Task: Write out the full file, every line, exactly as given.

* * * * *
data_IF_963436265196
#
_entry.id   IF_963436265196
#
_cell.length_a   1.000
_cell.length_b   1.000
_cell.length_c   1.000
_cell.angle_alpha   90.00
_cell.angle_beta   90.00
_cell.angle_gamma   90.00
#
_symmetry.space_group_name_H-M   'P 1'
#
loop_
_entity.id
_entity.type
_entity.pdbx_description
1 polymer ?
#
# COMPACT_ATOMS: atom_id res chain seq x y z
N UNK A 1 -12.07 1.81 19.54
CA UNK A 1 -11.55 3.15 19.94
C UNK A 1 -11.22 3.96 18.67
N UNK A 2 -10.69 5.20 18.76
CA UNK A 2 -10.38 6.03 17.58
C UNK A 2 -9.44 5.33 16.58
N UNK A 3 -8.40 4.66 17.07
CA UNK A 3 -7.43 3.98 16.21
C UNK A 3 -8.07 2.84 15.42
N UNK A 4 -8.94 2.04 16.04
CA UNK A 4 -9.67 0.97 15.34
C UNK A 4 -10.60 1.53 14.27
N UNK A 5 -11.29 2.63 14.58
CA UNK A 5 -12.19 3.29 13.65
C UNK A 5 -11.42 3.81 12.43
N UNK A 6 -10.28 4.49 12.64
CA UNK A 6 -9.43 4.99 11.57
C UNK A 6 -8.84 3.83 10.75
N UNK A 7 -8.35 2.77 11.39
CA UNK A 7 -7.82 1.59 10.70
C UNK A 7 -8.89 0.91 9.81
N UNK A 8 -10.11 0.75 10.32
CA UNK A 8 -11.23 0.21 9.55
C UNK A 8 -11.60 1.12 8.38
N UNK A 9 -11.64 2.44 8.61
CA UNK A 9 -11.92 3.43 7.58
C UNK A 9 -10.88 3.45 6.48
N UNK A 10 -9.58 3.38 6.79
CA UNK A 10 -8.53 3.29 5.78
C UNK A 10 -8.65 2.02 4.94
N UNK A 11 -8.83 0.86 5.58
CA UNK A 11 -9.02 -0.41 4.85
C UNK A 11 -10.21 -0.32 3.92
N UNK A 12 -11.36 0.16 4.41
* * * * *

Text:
data_IF_963436265196
#
_entry.id   IF_963436265196
#
_cell.length_a   1.000
_cell.length_b   1.000
_cell.length_c   1.000
_cell.angle_alpha   90.00
_cell.angle_beta   90.00
_cell.angle_gamma   90.00
#
_symmetry.space_group_name_H-M   'P 1'
#
loop_
_entity.id
_entity.type
_entity.pdbx_description
1 polymer ?
#
# COMPACT_ATOMS: atom_id res chain seq x y z
N UNK A 1 -12.07 1.81 19.54
CA UNK A 1 -11.55 3.15 19.94
C UNK A 1 -11.22 3.96 18.67
N UNK A 2 -10.69 5.20 18.76
CA UNK A 2 -10.38 6.03 17.58
C UNK A 2 -9.44 5.33 16.58
N UNK A 3 -8.40 4.66 17.07
CA UNK A 3 -7.43 3.98 16.21
C UNK A 3 -8.07 2.84 15.42
N UNK A 4 -8.94 2.04 16.04
CA UNK A 4 -9.67 0.97 15.34
C UNK A 4 -10.60 1.53 14.27
N UNK A 5 -11.29 2.63 14.58
CA UNK A 5 -12.19 3.29 13.65
C UNK A 5 -11.42 3.81 12.43
N UNK A 6 -10.28 4.49 12.64
CA UNK A 6 -9.43 4.99 11.57
C UNK A 6 -8.84 3.83 10.75
N UNK A 7 -8.35 2.77 11.39
CA UNK A 7 -7.82 1.59 10.70
C UNK A 7 -8.89 0.91 9.81
N UNK A 8 -10.11 0.75 10.32
CA UNK A 8 -11.23 0.21 9.55
C UNK A 8 -11.60 1.12 8.38
N UNK A 9 -11.64 2.44 8.61
CA UNK A 9 -11.92 3.43 7.58
C UNK A 9 -10.88 3.45 6.48
N UNK A 10 -9.58 3.38 6.79
CA UNK A 10 -8.53 3.29 5.78
C UNK A 10 -8.65 2.02 4.94
N UNK A 11 -8.83 0.86 5.58
CA UNK A 11 -9.02 -0.41 4.85
C UNK A 11 -10.21 -0.32 3.92
N UNK A 12 -11.36 0.16 4.41